Friday, March 7, 2014
The Associated Press
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"We can guarantee that the lights won't go off in Germany," Environment Ministry spokeswoman Christiane Schwarte said.
Most of the country's leaders now seem determined to swiftly abolish nuclear power, possibly by 2020, and several conservative politicians, including the chancellor, have made a complete U-turn on the issue.
Vice Chancellor Guido Westerwelle said Wednesday "we must learn from Japan" and check the safety of the country's reactors but also make sure viable alternatives are in place.
"It would be the wrong consequence if we turn off the safest atomic reactors in the world, and then buy electricity from less-safe reactors in foreign countries," he told the Passauer Neue Presse newspaper.
But Schuetz insists that "we can replace nuclear energy even before 2020 with renewable energies, producing affordable and ecologically sound electricity."
But someone will have to foot the bill.
"Consumers must be prepared for significantly higher electricity prices in the future," said Wolfgang Franz, head of the government's independent economic advisory body. Merkel last week also warned that tougher safety rules for the remaining nuclear power plants "would certainly mean that electricity gets more expensive."
The German utilities' BDEW lobby group said long-term price effects could not be determined until the government spells out its nuclear reduction plans. Matthes' institute says phasing out nuclear power by 2020 is feasible by better capacity management and investment that would only lead to a price increase of 0.5 cents per kilowatt-hour.
In Germany, the producers of renewable energy — be it solar panels on a homeowner's rooftop or a farm of wind mills — are paid above-market prices to make sure their investment breaks even, financed by a 3.5 cents per kilowatt-hour tax paid by all electricity customers.
For a typical German family of four who pay about €1,000 ($1,420) a year to use about 4,500 kilowatt-hours, the tax amounts to €157 ($223).
The tax produced €8.2 billion ($11.7 billion) in Germany in 2010 and it is expected to top €13.5 billion ($19.2 billion) this year. The program — which has been copied by other countries and several U.S. states such as California — is the backbone of the country's transition toward renewable energies.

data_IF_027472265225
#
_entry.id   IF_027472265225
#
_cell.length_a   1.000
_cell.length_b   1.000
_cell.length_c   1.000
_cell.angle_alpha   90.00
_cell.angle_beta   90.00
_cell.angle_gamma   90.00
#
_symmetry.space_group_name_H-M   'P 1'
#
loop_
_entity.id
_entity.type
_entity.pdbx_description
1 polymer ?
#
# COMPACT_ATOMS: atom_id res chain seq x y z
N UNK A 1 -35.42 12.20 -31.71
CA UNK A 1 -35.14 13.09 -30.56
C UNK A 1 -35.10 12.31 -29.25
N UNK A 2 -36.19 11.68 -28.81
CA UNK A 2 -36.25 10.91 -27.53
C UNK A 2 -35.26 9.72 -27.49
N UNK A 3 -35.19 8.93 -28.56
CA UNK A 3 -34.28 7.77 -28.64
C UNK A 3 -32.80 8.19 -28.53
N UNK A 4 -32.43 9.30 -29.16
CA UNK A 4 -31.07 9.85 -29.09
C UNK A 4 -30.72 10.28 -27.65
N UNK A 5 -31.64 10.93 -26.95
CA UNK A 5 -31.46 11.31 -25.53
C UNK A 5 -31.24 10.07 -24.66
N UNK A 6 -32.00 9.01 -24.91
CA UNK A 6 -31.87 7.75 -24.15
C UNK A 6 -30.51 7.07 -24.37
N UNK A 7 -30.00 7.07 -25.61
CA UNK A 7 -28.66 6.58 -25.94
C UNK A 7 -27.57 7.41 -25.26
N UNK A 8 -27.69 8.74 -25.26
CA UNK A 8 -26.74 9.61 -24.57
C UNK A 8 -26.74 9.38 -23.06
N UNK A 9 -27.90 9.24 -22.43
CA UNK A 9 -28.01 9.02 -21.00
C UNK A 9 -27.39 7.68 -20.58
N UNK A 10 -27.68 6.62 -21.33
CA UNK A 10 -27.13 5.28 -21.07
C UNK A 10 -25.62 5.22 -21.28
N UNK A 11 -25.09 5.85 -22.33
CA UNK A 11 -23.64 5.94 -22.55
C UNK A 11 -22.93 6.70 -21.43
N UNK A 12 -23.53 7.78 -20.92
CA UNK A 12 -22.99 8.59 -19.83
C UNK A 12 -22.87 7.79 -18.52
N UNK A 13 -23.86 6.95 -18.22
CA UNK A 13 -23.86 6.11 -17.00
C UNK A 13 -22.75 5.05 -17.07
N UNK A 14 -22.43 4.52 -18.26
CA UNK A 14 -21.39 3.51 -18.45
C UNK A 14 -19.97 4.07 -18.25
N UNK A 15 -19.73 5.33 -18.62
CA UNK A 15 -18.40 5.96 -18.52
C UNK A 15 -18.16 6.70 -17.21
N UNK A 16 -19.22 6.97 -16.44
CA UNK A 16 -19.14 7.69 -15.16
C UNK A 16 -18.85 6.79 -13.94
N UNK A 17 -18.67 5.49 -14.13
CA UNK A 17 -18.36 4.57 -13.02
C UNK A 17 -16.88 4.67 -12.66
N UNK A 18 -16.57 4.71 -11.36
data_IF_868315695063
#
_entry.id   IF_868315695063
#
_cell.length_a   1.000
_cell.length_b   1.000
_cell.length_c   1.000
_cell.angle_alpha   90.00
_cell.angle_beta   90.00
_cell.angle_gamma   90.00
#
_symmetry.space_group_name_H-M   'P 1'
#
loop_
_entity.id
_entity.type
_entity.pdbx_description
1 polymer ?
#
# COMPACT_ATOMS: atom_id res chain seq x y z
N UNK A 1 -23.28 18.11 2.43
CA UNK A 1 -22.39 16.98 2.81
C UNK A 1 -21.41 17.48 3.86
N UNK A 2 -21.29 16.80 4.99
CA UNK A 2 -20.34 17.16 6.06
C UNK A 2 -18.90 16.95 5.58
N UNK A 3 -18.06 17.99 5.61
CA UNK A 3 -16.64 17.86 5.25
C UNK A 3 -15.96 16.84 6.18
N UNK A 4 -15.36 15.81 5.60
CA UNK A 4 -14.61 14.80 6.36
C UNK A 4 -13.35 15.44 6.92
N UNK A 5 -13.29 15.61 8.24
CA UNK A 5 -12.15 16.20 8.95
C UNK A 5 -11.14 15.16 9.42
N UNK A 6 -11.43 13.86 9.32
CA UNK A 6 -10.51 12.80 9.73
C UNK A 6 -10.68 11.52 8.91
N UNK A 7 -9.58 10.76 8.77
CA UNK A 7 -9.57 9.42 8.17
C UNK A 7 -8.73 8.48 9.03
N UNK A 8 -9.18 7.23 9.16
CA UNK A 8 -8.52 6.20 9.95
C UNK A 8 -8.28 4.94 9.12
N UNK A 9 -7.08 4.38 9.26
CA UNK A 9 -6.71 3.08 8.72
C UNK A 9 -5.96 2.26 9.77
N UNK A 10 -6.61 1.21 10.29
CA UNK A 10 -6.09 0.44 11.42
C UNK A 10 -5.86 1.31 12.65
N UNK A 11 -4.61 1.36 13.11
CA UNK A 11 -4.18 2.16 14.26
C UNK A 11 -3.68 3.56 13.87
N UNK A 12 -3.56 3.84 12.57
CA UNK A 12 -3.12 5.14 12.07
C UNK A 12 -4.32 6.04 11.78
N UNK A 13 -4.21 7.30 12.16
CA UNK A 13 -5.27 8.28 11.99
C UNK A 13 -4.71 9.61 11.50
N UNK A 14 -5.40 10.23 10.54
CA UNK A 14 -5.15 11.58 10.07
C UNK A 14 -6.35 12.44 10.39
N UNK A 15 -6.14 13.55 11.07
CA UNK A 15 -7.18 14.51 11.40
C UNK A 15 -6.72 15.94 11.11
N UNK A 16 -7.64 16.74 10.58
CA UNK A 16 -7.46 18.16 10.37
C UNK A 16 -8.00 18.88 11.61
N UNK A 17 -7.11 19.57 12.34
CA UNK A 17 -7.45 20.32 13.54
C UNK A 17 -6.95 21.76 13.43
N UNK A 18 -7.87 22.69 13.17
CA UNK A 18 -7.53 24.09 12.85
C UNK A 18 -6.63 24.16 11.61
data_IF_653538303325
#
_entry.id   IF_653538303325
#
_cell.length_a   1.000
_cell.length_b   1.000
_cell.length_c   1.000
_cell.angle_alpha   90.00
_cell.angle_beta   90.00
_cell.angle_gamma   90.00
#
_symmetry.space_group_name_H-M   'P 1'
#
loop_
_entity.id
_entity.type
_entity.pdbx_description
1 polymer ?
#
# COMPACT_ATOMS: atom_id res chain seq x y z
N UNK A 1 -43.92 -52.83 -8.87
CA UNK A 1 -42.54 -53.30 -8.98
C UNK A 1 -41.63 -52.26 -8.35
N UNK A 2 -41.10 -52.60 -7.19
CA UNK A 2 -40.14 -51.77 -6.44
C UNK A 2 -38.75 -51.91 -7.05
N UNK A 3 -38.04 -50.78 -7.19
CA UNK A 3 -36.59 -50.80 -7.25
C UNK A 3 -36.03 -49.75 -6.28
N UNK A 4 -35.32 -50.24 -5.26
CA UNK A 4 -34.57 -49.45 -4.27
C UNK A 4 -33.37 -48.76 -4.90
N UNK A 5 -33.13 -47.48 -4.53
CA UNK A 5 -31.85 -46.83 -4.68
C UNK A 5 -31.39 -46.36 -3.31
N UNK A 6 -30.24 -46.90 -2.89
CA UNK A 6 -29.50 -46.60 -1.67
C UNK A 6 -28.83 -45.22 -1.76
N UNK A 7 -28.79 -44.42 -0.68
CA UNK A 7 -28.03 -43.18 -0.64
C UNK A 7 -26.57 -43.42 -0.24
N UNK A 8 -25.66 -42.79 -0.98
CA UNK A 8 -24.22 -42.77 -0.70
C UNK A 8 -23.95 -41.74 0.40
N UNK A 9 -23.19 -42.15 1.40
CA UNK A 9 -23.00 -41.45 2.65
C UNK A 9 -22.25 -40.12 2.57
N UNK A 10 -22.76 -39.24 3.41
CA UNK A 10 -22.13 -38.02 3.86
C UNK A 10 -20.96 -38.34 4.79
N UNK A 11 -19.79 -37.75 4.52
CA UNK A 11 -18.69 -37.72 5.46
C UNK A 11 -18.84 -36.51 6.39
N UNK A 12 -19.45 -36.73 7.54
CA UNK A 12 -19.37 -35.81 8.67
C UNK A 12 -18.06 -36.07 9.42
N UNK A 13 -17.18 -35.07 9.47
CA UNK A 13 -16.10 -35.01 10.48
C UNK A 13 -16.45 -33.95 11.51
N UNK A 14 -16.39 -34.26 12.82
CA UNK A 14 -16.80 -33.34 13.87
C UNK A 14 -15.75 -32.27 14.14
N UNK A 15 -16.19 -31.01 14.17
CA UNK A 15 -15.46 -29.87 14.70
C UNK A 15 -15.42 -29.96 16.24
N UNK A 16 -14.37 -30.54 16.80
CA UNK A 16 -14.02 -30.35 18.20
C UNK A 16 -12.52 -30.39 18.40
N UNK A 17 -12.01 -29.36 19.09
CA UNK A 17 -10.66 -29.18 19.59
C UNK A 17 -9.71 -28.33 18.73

"Our ideas work. Exiting the nuclear age would also be possible in a country like the U.S.," Schuetz said.
Another factor likely to drive up electricity prices is that relying on renewable energies requires a huge investment in the electricity grid to cope with more decentralized and less reliable sources of power. Economy Minister Rainer Bruederle just announced legislation to speed up grid construction but gave no cost estimate.
And even if non-nuclear power is more expensive, Germans seeing images daily of Japan's crippled Fukushima nuclear complex seem willing to pay the higher price.
Ralph Kampwirth, spokesman for Lichtblick AG, Germany's biggest utility offering electricity exclusively from renewable sources, said since the Fukushima disaster it has been getting nearly three times more new clients than normal, up from 300 to more than 800 per day, despite prices slightly above average.
Sticking with nuclear power would also have its costs and require public funds.
The only two new nuclear reactors currently under construction in Europe, in France and in Finland, both have been plagued by long delays and seen costs virtually doubling, to around €4 billion ($5.7 billion) and €5.3 billion ($7.5 billion) respectively.
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